# vector spaces are isomorphic iff their bases are equipollent

###### Theorem 1.

Vector spaces^{} $V$ and $W$ are isomorphic iff their bases are equipollent^{} (have the same cardinality).

###### Proof.

($\u27f9$) Let $\varphi :V\to W$ be a linear isomorphism. Let $A$ and $B$ be bases for $V$ and $W$ respectively. The set

$$\varphi (A):=\{\varphi (a)\mid a\in A\}$$ |

is a basis for $W$. If

$${r}_{1}\varphi ({a}_{1})+\mathrm{\cdots}+{r}_{n}\varphi ({a}_{n})=0,$$ |

with ${a}_{i}\in A$. Then

$$\varphi ({r}_{1}{a}_{1}+\mathrm{\cdots}+{r}_{n}{a}_{n})=0$$ |

since $\varphi $ is linear. Furthermore, since $\varphi $ is one-to-one, we have

$${r}_{1}{a}_{1}+\mathrm{\cdots}+{r}_{n}{a}_{n}=0,$$ |

hence ${r}_{i}=0$ for $i=1,\mathrm{\dots},n$, since $A$ is linearly independent^{}. This shows that $\varphi (A)$ is linearly independent. Next, pick any $w\in W$, then there is $v\in V$ such that $\varphi (v)=w$ since $\varphi $ is onto. Since $A$ spans $V$, we can write

$$v={r}_{1}{a}_{1}+\mathrm{\cdots}+{r}_{n}{a}_{n},$$ |

so that

$$w=\varphi (v)={r}_{1}\varphi ({a}_{1})+\mathrm{\cdots}+{r}_{n}\varphi ({a}_{n}).$$ |

This shows that $\varphi (A)$ spans $W$. As a result, $\varphi (A)$ is a basis for $W$. $A$ and $\varphi (A)$ are equipollent because $\varphi $ is one-to-one. But since $B$ is also a basis for $W$, $\varphi (A)$ and $B$ are equipollent. Therefore

$$|A|=|\varphi (A)|=|B|.$$ |

($\u27f8$) Conversely, suppose $A$ is a basis for $V$, $B$ is a basis for $W$, and $|A|=|B|$. Let $f$ be a bijection from $A$ to $B$. We extend the domain of $f$ to all of $A$, and call this extension^{} $\varphi $, as follows: $\varphi (a)=f(a)$ for any $a\in A$. For $v\in V$, write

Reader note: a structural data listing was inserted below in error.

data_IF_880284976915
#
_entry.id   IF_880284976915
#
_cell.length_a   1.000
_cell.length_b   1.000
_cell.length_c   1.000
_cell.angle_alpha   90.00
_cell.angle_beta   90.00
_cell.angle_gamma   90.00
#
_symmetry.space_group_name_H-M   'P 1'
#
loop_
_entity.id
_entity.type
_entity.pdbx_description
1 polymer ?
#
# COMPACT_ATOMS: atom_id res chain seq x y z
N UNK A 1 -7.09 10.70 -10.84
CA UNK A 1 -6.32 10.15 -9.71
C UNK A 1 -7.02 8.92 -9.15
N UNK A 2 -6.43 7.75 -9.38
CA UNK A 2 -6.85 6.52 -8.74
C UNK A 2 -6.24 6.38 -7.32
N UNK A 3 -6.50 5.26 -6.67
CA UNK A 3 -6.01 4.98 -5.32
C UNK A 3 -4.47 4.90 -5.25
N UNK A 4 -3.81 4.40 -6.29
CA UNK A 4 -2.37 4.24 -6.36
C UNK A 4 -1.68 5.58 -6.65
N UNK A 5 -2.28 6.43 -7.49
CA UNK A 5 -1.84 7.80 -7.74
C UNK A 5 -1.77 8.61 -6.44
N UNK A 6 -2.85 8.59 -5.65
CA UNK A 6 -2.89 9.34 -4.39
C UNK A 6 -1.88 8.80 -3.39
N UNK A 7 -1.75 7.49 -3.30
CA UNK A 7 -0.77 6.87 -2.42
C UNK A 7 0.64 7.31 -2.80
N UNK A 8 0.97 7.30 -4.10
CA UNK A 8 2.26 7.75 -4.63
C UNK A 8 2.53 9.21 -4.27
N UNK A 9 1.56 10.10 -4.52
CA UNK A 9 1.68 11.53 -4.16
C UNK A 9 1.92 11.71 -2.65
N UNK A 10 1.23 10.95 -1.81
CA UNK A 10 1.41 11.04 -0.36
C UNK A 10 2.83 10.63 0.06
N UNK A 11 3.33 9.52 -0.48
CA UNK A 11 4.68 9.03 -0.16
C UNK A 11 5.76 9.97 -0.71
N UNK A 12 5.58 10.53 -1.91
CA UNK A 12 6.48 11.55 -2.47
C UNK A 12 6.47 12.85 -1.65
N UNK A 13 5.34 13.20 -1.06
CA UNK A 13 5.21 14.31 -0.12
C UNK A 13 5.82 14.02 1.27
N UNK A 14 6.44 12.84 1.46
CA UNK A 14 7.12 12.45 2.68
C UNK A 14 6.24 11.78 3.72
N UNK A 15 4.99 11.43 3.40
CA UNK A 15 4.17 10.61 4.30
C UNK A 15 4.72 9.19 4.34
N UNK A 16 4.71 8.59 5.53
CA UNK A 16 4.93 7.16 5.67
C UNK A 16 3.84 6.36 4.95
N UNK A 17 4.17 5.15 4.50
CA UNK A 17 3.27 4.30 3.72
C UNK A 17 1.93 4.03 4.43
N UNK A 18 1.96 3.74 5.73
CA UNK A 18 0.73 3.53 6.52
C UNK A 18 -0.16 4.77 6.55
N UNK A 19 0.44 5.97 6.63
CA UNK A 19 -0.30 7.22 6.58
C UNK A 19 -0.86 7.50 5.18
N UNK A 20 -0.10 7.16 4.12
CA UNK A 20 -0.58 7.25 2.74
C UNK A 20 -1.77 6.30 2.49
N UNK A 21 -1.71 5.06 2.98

$$v={r}_{1}{a}_{1}+\mathrm{\cdots}+{r}_{n}{a}_{n}$$ |

with ${a}_{i}\in A$, set

$$\varphi (v)={r}_{1}\varphi ({a}_{1})+\mathrm{\cdots}+{r}_{n}\varphi ({a}_{n}).$$ |

$\varphi $ is a well-defined function since the expression of $v$ as a linear combination^{} of elements of $A$ is unique. It is a routine verification to check that $\varphi $ is indeed a linear transformation. To see that $\varphi $ is one-to-one, let $\varphi (v)=0$. But this means that $v=0$, again by the uniqueness of expression of $0$ as a linear combination of elements of $A$. If $w\in W$, write it as a linear combination of elements of $B$:

$$w={s}_{1}{b}_{1}+\mathrm{\cdots}+{s}_{m}{b}_{m}.$$ |

Each ${b}_{i}\in B$ is the image of some $a\in A$ via $f$. For simplicity, let $f({a}_{i})={b}_{i}$. Then

$$w={s}_{1}f({a}_{1})+\mathrm{\cdots}+{s}_{m}f({a}_{m})={s}_{1}\varphi ({a}_{1})+\mathrm{\cdots}+{s}_{m}\varphi ({a}_{m})=\varphi ({s}_{1}{a}_{1}+\mathrm{\cdots}+{s}_{m}{a}_{m}),$$ |

which shows that $\varphi $ is onto. Hence $\varphi $ is a linear isomorphism between $V$ and $W$. ∎

Title | vector spaces are isomorphic iff their bases are equipollent |
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Canonical name | VectorSpacesAreIsomorphicIffTheirBasesAreEquipollent |

Date of creation | 2013-03-22 18:06:55 |

Last modified on | 2013-03-22 18:06:55 |

Owner | CWoo (3771) |

Last modified by | CWoo (3771) |

Numerical id | 7 |

Author | CWoo (3771) |

Entry type | Result |

Classification | msc 13C05 |

Classification | msc 15A03 |

Classification | msc 16D40 |